Rattlers in the Dog Days of Summer
Prairie Dogs trying to keep a rattlesnake away from their underground burrows in Badlands National Park, South Dakota. (Big Stock)
Local lore has it that rattlesnakes are more prevalent and dangerous during the “dog days of summer.” What exactly does that mean?
According to the “Old Farmer’s Almanac,” the dog days, a roughly 40-day period that ends mid-August, actually refers to the rise of the dog star Sirius. It’s a mere coincidence that the dog days fall during the hottest days of summer.
The adage could be derived from the fact that snakes are most active when temperatures are between 80 and 90 degrees.
Wyoming Game and Fish Herpetological Coordinator Wendy Estes-Zumpf said that rattlesnakes see humans as potential predators. So, their typical defense is to hide or try to scare people away with their familiar rattle.
Estes-Zumpf added that the likelihood of being bitten is greatly increased when people try to move or kill a rattlesnake.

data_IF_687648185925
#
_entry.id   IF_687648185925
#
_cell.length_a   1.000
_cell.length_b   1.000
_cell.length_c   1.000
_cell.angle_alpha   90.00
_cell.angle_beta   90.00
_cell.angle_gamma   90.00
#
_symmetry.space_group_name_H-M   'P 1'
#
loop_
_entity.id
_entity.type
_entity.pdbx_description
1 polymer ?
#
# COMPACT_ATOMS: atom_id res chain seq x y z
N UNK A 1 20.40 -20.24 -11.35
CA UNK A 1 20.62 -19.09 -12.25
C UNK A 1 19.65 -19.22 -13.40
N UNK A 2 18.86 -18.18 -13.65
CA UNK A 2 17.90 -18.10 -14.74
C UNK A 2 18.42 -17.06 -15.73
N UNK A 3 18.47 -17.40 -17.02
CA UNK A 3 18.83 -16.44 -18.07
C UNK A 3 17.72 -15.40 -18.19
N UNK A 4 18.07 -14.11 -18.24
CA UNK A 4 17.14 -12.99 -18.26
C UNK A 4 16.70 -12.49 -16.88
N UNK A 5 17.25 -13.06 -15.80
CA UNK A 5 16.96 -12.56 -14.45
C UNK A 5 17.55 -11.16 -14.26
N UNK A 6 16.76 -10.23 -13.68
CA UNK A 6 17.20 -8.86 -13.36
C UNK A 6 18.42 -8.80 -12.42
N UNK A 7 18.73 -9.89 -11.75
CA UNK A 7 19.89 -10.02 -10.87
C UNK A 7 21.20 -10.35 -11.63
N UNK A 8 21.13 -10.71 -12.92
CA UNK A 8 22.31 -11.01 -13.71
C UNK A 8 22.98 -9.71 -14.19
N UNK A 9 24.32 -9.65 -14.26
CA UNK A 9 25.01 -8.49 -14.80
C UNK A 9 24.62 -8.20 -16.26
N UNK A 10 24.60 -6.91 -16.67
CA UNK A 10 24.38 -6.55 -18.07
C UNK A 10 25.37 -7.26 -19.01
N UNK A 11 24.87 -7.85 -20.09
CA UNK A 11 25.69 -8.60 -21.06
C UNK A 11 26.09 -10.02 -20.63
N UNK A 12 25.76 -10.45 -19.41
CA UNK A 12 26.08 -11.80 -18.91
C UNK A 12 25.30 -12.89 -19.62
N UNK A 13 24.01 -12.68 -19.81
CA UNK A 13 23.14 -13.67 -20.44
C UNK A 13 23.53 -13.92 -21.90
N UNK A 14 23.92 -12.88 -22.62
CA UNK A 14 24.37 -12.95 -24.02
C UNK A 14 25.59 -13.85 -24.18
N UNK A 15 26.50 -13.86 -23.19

Here are a few tips to keep in mind for rattlesnake encounters, courtesy Wyoming Game and Fish, which are bound to happen in the high desert.
- Be aware of your surroundings. Rattlesnakes like rocky areas, areas with lots of small mammals, and rock, wood, or other debris that provides cover during the heat of the day.
- Dress appropriately. Wear sturdy boots and loose-fitting, long pants when working or recreating in rattlesnake country. Do not wear sandals or flip-flops in such terrain.
- Stick to trails when hiking and avoid tall grass, weeds, heavy underbrush, woodpiles, and rocky areas where snakes might be seeking shade.
- Do not put your feet or hands where you cannot see. Step on logs and rocks, never over them, in case a snake is on the other side.
- Keep pets on a leash in rattlesnake country. Snakes see dogs as predators and will defend themselves as needed.
- Have a reliable form of communication, so you can call 911 immediately if you or someone you are with does get bitten by a rattlesnake.